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|dc.contributor.author||van Ruth, P.||-|
|dc.identifier.citation||New Zealand Journal of Zoology, 2013; 40(2):102-128||-|
|dc.description.abstract||Opportunistic sightings and strandings of Caperea marginata (n=196) from the vicinity of Australia and New Zealand (1884 to early 2007) were used to relate geographic and temporal patterns to oceanographic and broad-scale climatic variability. Records were not uniformly distributed along the coast and more (69%) were from Australia than New Zealand. Seven coastal whale ‘hotspots’ were identified which accounted for 61% of records with locality data. Half of the hotspot records were from southeast (37) and northwest (20) Tasmania—others each had 9–15 events. Upwelling and/or high zooplankton abundance has been documented near all whale hotspots. Records of C. marginata occurred in all months, with 75% in spring and summer. Inter-annual variability showed broad agreement between increased whale records (usually in spring/summer) and strongly positive ‘Niño 3.4’ during 1980–1995 but not thereafter. Coastal upwelling and productivity increase during climatic phenomena such as El Niño and are likely to be quickly beneficial to plankton-feeding whales such as C. marginata.||-|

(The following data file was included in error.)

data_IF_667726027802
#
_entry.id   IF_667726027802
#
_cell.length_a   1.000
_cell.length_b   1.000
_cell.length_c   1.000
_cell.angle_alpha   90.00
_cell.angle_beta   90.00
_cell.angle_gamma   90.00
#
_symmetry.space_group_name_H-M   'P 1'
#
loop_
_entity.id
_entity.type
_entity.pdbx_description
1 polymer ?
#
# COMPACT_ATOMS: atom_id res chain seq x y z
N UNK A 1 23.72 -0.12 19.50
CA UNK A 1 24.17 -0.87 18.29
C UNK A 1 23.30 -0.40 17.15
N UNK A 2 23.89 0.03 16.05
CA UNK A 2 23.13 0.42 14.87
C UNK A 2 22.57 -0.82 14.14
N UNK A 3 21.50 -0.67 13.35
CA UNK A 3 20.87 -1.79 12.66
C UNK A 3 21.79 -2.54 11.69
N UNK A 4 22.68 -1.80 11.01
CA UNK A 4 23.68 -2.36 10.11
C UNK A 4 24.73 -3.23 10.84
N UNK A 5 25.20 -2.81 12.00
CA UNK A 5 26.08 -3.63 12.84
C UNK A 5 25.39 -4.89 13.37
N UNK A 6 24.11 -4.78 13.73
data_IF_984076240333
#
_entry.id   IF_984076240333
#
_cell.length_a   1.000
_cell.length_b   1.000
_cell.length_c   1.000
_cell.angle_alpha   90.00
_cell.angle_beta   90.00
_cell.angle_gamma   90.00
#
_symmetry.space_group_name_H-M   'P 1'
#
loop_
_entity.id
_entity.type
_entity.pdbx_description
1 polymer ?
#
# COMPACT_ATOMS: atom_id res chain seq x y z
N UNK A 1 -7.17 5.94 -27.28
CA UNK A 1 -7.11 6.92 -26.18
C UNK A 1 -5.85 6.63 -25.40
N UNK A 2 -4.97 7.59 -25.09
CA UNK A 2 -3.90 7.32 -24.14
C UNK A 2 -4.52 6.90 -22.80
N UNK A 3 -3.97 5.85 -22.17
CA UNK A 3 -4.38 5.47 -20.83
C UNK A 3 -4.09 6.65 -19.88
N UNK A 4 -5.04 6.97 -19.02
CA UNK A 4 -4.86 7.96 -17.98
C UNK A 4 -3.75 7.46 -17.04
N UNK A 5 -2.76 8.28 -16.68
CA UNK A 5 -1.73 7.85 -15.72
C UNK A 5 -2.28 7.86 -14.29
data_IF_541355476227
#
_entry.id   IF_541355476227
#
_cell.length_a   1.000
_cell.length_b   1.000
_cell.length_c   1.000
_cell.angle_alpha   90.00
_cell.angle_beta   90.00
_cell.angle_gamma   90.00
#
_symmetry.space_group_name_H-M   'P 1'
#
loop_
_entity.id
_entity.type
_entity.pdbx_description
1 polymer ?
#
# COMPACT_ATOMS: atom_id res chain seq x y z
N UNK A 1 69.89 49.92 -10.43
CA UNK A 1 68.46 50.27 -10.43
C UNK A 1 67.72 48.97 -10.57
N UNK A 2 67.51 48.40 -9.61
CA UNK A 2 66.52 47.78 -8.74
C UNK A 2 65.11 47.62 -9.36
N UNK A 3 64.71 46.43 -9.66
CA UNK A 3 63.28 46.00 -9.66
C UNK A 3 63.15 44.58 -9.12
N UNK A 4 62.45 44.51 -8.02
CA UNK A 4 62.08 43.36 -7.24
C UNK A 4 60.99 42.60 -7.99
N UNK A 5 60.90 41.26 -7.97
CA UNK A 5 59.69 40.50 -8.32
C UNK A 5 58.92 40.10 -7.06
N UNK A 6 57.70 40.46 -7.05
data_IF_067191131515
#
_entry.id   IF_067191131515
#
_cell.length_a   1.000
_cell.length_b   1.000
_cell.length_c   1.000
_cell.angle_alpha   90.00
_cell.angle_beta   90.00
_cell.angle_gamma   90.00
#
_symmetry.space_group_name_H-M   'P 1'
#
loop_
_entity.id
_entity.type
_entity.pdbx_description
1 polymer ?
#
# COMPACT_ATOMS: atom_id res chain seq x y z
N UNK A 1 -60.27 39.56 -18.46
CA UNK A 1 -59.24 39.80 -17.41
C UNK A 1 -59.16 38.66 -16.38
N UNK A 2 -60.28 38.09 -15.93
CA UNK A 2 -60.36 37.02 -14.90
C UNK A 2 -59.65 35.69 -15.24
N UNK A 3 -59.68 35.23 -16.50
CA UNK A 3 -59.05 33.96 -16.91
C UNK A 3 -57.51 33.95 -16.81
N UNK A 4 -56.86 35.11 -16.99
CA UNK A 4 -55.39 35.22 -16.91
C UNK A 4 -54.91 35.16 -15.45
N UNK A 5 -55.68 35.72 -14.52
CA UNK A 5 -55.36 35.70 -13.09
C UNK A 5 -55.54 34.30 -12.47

|dc.description.statementofresponsibility||CM Kemper, JF Middleton and PD van Ruth||-|
|dc.publisher||Taylor & Francis||-|
|dc.rights||©2013 The South Australia Museum||-|
|dc.title||Association between pygmy right whales (Caperea marginata) and areas of high marine productivity off Australia and New Zealand||-|
|Appears in Collections:||Aurora harvest 7|
Ecology, Evolution and Landscape Science publications
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